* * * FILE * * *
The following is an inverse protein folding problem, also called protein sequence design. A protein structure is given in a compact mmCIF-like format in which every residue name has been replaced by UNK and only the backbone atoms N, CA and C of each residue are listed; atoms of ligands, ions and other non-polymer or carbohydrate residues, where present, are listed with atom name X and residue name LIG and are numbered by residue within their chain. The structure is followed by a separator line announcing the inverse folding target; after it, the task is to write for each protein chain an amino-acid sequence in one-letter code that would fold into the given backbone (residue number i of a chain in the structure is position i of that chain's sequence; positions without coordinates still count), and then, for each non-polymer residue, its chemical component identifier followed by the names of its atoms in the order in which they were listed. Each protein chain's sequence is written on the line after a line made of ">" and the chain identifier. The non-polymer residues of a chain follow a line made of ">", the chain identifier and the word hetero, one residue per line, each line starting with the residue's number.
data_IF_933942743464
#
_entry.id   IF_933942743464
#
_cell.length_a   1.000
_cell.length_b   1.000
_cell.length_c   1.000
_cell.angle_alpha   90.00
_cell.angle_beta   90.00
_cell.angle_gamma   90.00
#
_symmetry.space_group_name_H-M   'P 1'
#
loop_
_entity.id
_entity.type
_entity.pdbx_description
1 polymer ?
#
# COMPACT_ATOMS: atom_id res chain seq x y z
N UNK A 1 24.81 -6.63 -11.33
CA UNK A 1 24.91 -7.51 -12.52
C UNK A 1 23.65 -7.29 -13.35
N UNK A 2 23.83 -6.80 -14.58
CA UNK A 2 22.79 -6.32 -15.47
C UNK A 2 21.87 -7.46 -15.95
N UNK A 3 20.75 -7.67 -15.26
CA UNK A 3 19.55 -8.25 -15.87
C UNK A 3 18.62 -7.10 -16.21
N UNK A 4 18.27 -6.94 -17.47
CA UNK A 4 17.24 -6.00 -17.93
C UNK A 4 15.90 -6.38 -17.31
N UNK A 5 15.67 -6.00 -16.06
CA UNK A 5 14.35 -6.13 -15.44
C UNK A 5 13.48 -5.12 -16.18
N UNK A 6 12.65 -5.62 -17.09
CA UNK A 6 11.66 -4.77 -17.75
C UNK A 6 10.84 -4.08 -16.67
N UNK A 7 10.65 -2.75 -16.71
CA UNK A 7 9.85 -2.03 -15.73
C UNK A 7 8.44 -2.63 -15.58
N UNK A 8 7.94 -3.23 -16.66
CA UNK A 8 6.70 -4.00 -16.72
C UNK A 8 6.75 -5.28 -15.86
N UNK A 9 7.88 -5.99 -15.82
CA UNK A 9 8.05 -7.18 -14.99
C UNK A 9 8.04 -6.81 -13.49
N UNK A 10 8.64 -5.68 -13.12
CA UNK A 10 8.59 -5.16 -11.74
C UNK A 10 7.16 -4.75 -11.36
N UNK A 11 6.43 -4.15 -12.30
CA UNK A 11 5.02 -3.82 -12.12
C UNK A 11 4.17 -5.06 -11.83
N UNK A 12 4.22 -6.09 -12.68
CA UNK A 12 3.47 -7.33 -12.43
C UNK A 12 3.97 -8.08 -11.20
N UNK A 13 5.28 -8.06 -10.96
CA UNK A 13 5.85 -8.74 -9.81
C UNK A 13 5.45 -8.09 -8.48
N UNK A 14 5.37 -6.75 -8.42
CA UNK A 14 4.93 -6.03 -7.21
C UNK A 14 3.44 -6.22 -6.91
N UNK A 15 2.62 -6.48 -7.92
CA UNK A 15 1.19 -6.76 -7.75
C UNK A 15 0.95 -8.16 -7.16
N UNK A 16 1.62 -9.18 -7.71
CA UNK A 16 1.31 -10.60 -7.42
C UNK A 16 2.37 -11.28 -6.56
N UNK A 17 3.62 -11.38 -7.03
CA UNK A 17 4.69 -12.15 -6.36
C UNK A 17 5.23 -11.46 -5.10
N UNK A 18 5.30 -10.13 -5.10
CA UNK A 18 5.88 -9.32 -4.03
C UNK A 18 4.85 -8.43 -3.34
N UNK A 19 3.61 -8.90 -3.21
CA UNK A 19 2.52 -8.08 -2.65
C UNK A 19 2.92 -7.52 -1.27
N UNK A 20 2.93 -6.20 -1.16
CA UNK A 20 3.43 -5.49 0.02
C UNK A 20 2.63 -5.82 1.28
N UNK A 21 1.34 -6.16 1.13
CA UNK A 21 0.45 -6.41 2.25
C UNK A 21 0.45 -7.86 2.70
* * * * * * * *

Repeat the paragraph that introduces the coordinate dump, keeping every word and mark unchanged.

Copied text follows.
The following is an inverse protein folding problem, also called protein sequence design. A protein structure is given in a compact mmCIF-like format in which every residue name has been replaced by UNK and only the backbone atoms N, CA and C of each residue are listed; atoms of ligands, ions and other non-polymer or carbohydrate residues, where present, are listed with atom name X and residue name LIG and are numbered by residue within their chain. The structure is followed by a separator line announcing the inverse folding target; after it, the task is to write for each protein chain an amino-acid sequence in one-letter code that would fold into the given backbone (residue number i of a chain in the structure is position i of that chain's sequence; positions without coordinates still count), and then, for each non-polymer residue, its chemical component identifier followed by the names of its atoms in the order in which they were listed. Each protein chain's sequence is written on the line after a line made of ">" and the chain identifier. The non-polymer residues of a chain follow a line made of ">", the chain identifier and the word hetero, one residue per line, each line starting with the residue's number.